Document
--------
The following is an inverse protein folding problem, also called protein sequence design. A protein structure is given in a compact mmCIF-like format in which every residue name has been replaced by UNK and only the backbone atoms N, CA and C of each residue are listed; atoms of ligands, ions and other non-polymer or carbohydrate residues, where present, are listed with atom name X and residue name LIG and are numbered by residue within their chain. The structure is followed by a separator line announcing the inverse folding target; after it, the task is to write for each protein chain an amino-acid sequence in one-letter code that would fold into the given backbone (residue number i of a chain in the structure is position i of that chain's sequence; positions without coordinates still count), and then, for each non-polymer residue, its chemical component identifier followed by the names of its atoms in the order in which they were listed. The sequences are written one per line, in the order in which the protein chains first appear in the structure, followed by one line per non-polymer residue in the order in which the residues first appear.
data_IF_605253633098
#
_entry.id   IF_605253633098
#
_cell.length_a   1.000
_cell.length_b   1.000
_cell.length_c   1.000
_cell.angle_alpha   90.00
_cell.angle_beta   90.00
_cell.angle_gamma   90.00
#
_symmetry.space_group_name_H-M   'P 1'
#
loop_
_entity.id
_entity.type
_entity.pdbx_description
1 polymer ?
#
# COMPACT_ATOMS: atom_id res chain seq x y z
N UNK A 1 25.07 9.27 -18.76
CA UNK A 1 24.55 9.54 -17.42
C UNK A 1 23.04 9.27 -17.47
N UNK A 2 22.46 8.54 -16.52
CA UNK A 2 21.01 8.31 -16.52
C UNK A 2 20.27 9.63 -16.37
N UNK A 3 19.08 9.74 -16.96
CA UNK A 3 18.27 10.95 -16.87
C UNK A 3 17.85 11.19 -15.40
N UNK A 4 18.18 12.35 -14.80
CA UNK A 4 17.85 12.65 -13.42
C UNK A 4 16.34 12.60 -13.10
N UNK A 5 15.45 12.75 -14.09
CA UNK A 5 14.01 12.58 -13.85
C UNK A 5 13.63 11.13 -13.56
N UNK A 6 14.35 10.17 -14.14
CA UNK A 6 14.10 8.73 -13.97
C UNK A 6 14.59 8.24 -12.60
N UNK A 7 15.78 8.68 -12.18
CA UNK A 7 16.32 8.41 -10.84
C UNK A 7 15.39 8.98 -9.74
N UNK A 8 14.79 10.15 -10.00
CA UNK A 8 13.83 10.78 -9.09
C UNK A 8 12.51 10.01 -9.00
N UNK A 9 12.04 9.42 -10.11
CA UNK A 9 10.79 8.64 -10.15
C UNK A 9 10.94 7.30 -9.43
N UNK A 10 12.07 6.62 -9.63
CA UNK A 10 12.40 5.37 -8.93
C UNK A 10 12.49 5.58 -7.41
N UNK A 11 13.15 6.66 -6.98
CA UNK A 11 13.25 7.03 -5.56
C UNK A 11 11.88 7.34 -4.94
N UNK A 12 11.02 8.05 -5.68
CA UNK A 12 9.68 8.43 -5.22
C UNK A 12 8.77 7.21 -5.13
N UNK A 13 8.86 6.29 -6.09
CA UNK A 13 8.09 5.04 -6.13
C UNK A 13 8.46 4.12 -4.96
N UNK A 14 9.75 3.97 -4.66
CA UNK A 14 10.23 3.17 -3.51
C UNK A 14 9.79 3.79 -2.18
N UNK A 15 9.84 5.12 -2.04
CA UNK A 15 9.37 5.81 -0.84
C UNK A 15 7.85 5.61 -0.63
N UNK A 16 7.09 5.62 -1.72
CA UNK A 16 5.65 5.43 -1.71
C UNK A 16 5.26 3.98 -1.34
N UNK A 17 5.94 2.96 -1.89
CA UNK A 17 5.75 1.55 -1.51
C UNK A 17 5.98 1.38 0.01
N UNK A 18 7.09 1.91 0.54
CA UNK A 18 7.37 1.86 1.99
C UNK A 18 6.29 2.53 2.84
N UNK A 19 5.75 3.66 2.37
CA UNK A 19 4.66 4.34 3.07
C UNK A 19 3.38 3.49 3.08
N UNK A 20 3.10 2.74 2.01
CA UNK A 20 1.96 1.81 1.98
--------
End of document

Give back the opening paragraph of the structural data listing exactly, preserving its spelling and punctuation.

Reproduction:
The following is an inverse protein folding problem, also called protein sequence design. A protein structure is given in a compact mmCIF-like format in which every residue name has been replaced by UNK and only the backbone atoms N, CA and C of each residue are listed; atoms of ligands, ions and other non-polymer or carbohydrate residues, where present, are listed with atom name X and residue name LIG and are numbered by residue within their chain. The structure is followed by a separator line announcing the inverse folding target; after it, the task is to write for each protein chain an amino-acid sequence in one-letter code that would fold into the given backbone (residue number i of a chain in the structure is position i of that chain's sequence; positions without coordinates still count), and then, for each non-polymer residue, its chemical component identifier followed by the names of its atoms in the order in which they were listed. The sequences are written one per line, in the order in which the protein chains first appear in the structure, followed by one line per non-polymer residue in the order in which the residues first appear.